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United States ex rel. Gonzalez v. Harrington

United States District Court, Seventh Circuit

April 29, 2013

RICK HARRINGTON, Warden, Menard Correctional Center, [1] Respondent.


MILTON I. SHADUR, Senior District Judge.

Counsel for respondent Warden Rick Harrington in this 28 U.S.C. § 2254[2] habeas case, having sought and received an extension of time to file a response to the pro se Petition for Writ of Habeas Corpus ("Petition") brought pro se by Gilberto Gonzalez ("Gonzalez"), has now timely filed a motion to dismiss the Petition as itself untimely. This memorandum opinion and order will address that issue of timeliness in terms of the standards set by Section 2244(d).

There was a gap of some 3-1/2 years between the date on which Gonzalez' sentence became final (June 23, 2009 - see this Court's initial memorandum opinion and order ("Opinion") issued in this case on January 17, 2013) and the date on which Gonzalez is treated as having filed his Petition (again see the Opinion, which set that date as no earlier than December 24, 2012 with the benefit of the "mailbox rule"). That being the case, Gonzalez must seek shelter under the tolling provisions of Section 2244(d)(2) to avoid the one-year limitation period prescribed by Section 2244(d)(1).

It is there that Gonzalez flounders. Section 2244(d)(2) provides a statutory tolling for the "time during which a properly filed application for State post-conviction or other collateral review with respect to the pertinent judgment or claim is pending." (emphases added). In that respect, although Gonzalez twice filed motions in the Cook County Circuit Court seeking leave to file a late post-conviction petition, once on June 1, 2009 and then again on December 8, 2009, on neither of those occasions did he tender anything that could even arguably qualify as such a petition. It was not until October 13, 2010 that Gonzalez - then acting through counsel - actually filed a post-conviction petition.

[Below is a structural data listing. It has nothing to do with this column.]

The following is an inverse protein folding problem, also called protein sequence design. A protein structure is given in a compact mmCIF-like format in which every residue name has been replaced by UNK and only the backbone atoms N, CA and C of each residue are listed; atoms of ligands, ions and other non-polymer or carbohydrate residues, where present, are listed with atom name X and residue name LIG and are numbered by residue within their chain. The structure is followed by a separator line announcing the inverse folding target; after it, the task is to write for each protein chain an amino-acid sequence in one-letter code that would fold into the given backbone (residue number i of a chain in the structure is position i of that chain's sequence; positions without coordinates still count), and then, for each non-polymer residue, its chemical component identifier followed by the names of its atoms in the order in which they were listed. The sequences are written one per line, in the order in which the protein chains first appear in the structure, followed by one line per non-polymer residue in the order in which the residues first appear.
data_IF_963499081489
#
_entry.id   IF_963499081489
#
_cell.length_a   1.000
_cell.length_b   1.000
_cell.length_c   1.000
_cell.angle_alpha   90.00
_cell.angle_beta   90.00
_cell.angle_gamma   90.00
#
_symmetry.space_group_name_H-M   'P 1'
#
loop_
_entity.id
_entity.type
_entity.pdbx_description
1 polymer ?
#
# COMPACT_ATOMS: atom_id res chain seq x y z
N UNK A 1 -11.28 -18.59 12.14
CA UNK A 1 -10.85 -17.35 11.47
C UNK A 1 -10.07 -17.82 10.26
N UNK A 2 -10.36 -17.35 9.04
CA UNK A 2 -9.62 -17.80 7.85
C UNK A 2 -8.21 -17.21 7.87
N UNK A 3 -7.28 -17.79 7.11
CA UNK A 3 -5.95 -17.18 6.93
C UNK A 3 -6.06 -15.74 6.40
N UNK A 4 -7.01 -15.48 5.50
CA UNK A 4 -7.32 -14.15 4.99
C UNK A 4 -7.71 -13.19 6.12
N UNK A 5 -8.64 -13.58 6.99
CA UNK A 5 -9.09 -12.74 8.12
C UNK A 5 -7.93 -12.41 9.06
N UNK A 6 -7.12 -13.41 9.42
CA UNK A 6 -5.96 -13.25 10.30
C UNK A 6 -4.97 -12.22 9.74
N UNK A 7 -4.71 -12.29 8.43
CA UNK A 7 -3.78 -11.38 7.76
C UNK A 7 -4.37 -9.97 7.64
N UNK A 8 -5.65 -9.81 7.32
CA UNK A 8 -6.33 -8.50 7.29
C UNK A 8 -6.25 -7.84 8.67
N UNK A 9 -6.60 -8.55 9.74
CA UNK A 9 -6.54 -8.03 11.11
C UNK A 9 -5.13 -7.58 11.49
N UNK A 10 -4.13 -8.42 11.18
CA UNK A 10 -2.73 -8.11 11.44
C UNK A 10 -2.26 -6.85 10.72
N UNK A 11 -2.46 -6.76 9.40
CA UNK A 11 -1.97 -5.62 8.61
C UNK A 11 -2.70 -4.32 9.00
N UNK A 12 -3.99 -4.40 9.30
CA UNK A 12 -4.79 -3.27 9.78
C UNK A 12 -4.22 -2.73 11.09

Simply put, that time sequence confirms that Gonzalez flat-out fails to qualify under Section 2244(b)(2). Rice v. Bowen , 264 F.3d 698, 701 (7th Cir. 2001) (per curiam) teaches:

A petition for state post-conviction relief is properly filed for tolling purposes under 28 U.S.C. § 2244(d)(2) if it is delivered to, and accepted by, the appropriate court officer for placement in the official record, and its delivery and acceptance are in compliance with the applicable state laws and rules governing filings.

Because no petition or anything resembling one was appended to either of Gonzalez' motions tendered during 2009, he is not retrospectively saved from his omission by the state courts' later acceptance of his untimely filing - as De Jesus v. Acevedo , 567 F.3d 941, 943 (7th Cir. 2009) holds:

A state's decision to accept an untimely filing does not justify back-dating that filing.

With Gonzalez thus disentitled to claim statutory tolling, the only potential for his escaping the one-year time bar is the possibility of equitable tolling (see Holland v. Florida , 130 S.Ct. 2549, 2560 (2010)). But on that score, Gonzalez' assertions (1) that his attorney assured him that his state post-conviction would be timely filed and (2) that he relied on that advice do not constitute an "extraordinary circumstance" that Holland , 130 S.Ct. at 2562 would view as giving rise to equitable tolling.

In summary, Gonzalez' Petition is unquestionably untimely under Section 2244(d) and its relevant caselaw. Because that is so as a matter of law, nothing that Gonzalez could offer up by way of a reply would alter the result, and the Petition is dismissed. Finally, in accordance with Section 2254 Rule 11(a), this Court denies a certificate of availability (in that respect, Gonzalez may seek such a certificate from the Court of Appeals under Fed. R. App. P. 22).

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